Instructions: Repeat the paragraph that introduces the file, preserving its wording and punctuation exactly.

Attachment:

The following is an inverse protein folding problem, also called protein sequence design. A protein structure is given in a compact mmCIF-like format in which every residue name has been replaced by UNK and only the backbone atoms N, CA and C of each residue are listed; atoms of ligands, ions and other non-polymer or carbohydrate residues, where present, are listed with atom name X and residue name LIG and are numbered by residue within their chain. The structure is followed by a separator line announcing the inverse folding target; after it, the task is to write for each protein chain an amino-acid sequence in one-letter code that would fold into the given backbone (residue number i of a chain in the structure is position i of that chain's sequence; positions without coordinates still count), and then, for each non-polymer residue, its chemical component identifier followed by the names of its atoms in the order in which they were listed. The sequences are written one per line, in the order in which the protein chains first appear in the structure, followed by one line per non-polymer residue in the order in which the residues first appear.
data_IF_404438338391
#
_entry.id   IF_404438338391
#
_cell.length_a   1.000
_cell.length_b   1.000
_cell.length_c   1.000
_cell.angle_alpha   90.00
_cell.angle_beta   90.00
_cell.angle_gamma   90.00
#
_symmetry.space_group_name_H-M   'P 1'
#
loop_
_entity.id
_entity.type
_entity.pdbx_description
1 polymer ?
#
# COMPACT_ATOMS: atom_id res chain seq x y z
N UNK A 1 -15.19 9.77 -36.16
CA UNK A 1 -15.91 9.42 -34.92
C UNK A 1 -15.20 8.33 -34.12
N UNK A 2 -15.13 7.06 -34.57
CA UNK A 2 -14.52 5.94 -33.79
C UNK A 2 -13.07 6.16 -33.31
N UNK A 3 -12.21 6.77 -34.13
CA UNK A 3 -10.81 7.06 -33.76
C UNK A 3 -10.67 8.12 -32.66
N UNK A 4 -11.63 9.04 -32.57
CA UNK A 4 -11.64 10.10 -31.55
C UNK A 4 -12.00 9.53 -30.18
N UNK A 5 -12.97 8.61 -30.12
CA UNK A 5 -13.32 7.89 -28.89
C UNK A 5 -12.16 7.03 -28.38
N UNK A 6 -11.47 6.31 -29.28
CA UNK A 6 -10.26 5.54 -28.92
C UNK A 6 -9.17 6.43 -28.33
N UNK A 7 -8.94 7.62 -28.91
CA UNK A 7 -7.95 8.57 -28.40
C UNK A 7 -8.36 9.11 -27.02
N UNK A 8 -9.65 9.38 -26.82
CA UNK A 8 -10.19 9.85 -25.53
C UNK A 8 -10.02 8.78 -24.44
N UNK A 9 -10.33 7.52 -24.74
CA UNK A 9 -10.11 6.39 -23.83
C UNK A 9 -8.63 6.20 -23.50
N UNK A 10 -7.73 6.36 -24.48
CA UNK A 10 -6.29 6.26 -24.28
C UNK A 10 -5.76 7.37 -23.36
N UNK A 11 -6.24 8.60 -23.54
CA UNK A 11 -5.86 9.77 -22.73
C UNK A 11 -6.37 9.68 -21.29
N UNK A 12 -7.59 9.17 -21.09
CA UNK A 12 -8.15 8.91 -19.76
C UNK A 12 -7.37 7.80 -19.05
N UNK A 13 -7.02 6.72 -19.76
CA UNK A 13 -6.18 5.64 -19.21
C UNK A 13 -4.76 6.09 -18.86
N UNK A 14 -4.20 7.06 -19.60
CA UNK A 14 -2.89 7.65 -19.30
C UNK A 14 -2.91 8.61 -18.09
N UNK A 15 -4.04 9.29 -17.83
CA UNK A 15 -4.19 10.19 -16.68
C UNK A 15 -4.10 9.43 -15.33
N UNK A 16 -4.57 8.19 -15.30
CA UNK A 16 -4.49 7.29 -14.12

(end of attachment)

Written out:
The following is an inverse protein folding problem, also called protein sequence design. A protein structure is given in a compact mmCIF-like format in which every residue name has been replaced by UNK and only the backbone atoms N, CA and C of each residue are listed; atoms of ligands, ions and other non-polymer or carbohydrate residues, where present, are listed with atom name X and residue name LIG and are numbered by residue within their chain. The structure is followed by a separator line announcing the inverse folding target; after it, the task is to write for each protein chain an amino-acid sequence in one-letter code that would fold into the given backbone (residue number i of a chain in the structure is position i of that chain's sequence; positions without coordinates still count), and then, for each non-polymer residue, its chemical component identifier followed by the names of its atoms in the order in which they were listed. The sequences are written one per line, in the order in which the protein chains first appear in the structure, followed by one line per non-polymer residue in the order in which the residues first appear.